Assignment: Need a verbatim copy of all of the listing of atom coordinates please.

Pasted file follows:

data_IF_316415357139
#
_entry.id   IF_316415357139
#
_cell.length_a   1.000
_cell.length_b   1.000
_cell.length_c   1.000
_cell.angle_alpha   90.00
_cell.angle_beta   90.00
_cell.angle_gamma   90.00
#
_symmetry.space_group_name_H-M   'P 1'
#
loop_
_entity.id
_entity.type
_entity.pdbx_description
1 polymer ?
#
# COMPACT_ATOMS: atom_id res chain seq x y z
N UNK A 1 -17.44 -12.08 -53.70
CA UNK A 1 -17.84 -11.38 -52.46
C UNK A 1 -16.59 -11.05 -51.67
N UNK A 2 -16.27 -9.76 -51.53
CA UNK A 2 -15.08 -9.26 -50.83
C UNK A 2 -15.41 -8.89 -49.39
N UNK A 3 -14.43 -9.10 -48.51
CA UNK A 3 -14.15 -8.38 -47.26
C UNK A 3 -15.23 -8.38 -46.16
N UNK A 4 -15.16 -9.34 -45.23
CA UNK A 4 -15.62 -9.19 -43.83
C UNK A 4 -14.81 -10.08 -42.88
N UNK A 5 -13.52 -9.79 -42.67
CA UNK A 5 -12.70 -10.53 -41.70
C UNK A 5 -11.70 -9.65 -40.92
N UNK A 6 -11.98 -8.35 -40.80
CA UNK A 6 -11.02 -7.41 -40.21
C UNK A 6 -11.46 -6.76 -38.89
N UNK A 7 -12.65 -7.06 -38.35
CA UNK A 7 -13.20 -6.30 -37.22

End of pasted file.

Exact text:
data_IF_316415357139
#
_entry.id   IF_316415357139
#
_cell.length_a   1.000
_cell.length_b   1.000
_cell.length_c   1.000
_cell.angle_alpha   90.00
_cell.angle_beta   90.00
_cell.angle_gamma   90.00
#
_symmetry.space_group_name_H-M   'P 1'
#
loop_
_entity.id
_entity.type
_entity.pdbx_description
1 polymer ?
#
# COMPACT_ATOMS: atom_id res chain seq x y z
N UNK A 1 -17.44 -12.08 -53.70
CA UNK A 1 -17.84 -11.38 -52.46
C UNK A 1 -16.59 -11.05 -51.67
N UNK A 2 -16.27 -9.76 -51.53
CA UNK A 2 -15.08 -9.26 -50.83
C UNK A 2 -15.41 -8.89 -49.39
N UNK A 3 -14.43 -9.10 -48.51
CA UNK A 3 -14.15 -8.38 -47.26
C UNK A 3 -15.23 -8.38 -46.16
N UNK A 4 -15.16 -9.34 -45.23
CA UNK A 4 -15.62 -9.19 -43.83
C UNK A 4 -14.81 -10.08 -42.88
N UNK A 5 -13.52 -9.79 -42.67
CA UNK A 5 -12.70 -10.53 -41.70
C UNK A 5 -11.70 -9.65 -40.92
N UNK A 6 -11.98 -8.35 -40.80
CA UNK A 6 -11.02 -7.41 -40.21
C UNK A 6 -11.46 -6.76 -38.89
N UNK A 7 -12.65 -7.06 -38.35
CA UNK A 7 -13.20 -6.30 -37.22